Plato associated it with women. And it really is linked to what I call the three L's. And these are interesting. It's three styles of music traditionally linked with women: the lullaby, the love song, and the lament. And these are the kinds of music that really weren't preserved. I mean, we know for a fact there must've been tens of thousands of lullabies sung every day throughout history, but no one wanted to preserve these.

These were songs that were considered dangerous because they tapped into such powerful feelings. And it's interesting. Even as regimes change and philosophies change, these were still feared. Thousand years after Plato, the Catholic church was trying to prohibit laments. Now why did they fear laments? But they understood full well that this was a kind of song that had so much power and was difficult to control.

So, once again, there's this hidden side of music. It's left out of the conventional accounts, but if you don't understand it, you really don't understand the musical life of culture, both in the past and the current day.

Brian Anderson: The French economist, Jacques Attali, wrote a fascinating study some years ago, I think it was the late '70s, called Noise: The Political Economy of Music. And in that book, he shows how music throughout history has been a kind of anticipatory force in which you can read the direction of the future. Your book offers a striking example of this, I thought, with the relationship between songs and then singers. And that changes over time, right?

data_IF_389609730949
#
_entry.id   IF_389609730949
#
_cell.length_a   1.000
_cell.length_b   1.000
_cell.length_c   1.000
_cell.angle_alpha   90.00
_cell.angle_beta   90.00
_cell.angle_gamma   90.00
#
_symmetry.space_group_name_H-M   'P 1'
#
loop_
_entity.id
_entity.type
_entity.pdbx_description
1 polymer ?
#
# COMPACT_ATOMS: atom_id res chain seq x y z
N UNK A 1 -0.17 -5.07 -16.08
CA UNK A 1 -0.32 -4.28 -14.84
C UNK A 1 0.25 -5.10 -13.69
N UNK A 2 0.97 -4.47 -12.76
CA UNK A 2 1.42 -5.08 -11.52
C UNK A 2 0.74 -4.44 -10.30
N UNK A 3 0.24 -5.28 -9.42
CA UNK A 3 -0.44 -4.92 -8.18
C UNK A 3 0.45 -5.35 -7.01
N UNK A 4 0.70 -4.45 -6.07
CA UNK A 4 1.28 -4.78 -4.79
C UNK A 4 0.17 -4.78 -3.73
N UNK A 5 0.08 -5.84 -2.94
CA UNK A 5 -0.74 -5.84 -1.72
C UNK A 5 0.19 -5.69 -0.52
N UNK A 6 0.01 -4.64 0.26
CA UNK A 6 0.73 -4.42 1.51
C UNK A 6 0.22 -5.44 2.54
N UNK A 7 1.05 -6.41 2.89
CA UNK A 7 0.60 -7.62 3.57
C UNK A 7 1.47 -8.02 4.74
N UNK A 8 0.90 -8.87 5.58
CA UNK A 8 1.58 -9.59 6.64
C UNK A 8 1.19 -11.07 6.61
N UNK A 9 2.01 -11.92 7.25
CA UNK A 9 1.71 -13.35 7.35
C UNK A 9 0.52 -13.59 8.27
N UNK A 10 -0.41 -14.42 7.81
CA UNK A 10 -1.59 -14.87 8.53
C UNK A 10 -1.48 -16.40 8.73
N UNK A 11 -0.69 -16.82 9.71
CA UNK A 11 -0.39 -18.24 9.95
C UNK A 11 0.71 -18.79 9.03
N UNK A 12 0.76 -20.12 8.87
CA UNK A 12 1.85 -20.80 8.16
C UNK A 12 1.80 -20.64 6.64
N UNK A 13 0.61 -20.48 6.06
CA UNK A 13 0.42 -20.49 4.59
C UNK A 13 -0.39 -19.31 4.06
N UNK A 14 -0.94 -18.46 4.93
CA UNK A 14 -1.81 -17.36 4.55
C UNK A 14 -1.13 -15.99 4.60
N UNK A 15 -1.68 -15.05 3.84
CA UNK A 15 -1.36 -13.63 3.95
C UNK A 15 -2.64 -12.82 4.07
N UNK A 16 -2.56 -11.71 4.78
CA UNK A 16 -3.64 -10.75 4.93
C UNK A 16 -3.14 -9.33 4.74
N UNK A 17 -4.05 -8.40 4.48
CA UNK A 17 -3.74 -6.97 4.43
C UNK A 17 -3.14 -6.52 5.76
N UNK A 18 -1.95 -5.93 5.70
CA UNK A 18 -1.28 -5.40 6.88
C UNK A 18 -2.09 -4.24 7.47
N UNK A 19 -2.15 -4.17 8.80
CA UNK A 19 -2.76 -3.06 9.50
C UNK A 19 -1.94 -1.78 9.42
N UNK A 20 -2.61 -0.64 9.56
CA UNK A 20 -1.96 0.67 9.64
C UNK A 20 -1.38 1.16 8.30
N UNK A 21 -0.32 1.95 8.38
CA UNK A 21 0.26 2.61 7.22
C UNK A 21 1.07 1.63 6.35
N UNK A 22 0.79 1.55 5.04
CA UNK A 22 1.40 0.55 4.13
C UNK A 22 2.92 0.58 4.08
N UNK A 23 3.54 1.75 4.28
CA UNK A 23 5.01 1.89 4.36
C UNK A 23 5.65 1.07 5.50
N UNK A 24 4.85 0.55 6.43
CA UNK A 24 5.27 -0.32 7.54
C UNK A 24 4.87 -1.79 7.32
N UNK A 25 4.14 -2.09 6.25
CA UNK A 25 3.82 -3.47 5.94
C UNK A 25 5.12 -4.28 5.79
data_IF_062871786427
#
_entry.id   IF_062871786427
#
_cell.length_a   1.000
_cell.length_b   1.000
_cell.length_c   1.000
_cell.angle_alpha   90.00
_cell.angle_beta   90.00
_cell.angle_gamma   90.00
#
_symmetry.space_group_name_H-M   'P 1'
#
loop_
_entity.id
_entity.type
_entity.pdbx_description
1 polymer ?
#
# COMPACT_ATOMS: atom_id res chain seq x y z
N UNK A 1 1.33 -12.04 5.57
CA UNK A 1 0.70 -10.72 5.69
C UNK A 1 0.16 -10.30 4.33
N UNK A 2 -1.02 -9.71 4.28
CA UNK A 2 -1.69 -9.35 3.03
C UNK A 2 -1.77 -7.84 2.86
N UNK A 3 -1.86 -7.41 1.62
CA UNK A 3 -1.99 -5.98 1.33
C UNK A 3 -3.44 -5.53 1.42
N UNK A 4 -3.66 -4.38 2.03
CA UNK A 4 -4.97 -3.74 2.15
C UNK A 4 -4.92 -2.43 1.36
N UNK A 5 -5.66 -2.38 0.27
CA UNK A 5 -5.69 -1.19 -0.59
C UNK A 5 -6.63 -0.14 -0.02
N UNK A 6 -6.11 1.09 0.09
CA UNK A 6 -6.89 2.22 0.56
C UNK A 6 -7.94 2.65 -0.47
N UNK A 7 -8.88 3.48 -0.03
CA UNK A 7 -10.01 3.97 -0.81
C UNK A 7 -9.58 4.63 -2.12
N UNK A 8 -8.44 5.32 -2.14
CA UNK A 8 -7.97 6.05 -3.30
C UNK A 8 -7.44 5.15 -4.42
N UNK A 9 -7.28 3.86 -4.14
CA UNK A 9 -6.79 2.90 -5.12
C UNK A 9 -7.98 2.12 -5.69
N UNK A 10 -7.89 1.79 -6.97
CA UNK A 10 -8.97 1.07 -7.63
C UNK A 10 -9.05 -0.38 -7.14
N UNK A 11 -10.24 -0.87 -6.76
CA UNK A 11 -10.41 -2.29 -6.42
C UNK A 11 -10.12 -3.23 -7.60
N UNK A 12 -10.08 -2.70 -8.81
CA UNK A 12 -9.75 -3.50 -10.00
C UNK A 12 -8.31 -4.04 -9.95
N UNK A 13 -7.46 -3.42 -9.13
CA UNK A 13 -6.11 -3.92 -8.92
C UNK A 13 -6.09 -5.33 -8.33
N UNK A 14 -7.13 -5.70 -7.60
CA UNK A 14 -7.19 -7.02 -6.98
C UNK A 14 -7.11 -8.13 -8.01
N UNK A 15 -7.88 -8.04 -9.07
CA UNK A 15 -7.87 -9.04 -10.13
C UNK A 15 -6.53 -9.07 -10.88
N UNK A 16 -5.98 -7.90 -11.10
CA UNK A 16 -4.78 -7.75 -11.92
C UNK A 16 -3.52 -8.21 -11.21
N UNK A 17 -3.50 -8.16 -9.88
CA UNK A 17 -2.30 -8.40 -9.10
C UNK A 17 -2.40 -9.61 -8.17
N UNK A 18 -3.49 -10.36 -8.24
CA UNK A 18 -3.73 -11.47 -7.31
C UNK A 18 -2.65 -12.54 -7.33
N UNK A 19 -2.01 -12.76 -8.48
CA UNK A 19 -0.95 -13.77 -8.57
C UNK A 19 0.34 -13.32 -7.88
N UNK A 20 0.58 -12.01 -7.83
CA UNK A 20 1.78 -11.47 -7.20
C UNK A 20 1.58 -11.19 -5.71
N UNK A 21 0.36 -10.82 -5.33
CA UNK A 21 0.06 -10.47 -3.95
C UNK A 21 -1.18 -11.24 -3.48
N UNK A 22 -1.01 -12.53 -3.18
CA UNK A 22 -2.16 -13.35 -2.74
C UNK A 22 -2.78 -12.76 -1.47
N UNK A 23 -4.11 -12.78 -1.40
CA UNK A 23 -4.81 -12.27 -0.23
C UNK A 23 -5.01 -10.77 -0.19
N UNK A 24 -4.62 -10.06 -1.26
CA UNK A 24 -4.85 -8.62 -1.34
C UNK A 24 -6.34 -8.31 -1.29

Ted Gioia: Well, we tend to assume that every song is the personal expression of the singer. And we just take that for granted. You turn on the radio, and whether you're listening to Frank Sinatra or Joni Mitchell or Justin Bieber or Lady Gaga, you understand the singer is using the song as a vehicle of self-expression. What we don't understand is this wasn't always true, and this was a powerful change.

In fact, you could say that music is the most neglective source of expansion of human freedom and civil liberties in history. People don't realize how powerful it is. People started singing about themselves. And this was prohibited. It was fought against because it was an understanding that this was an expansion of your freedom, if you could sing what you felt. And it had an amazing impact on the audience. So, you go back in history, trying to understand: when did this first happen?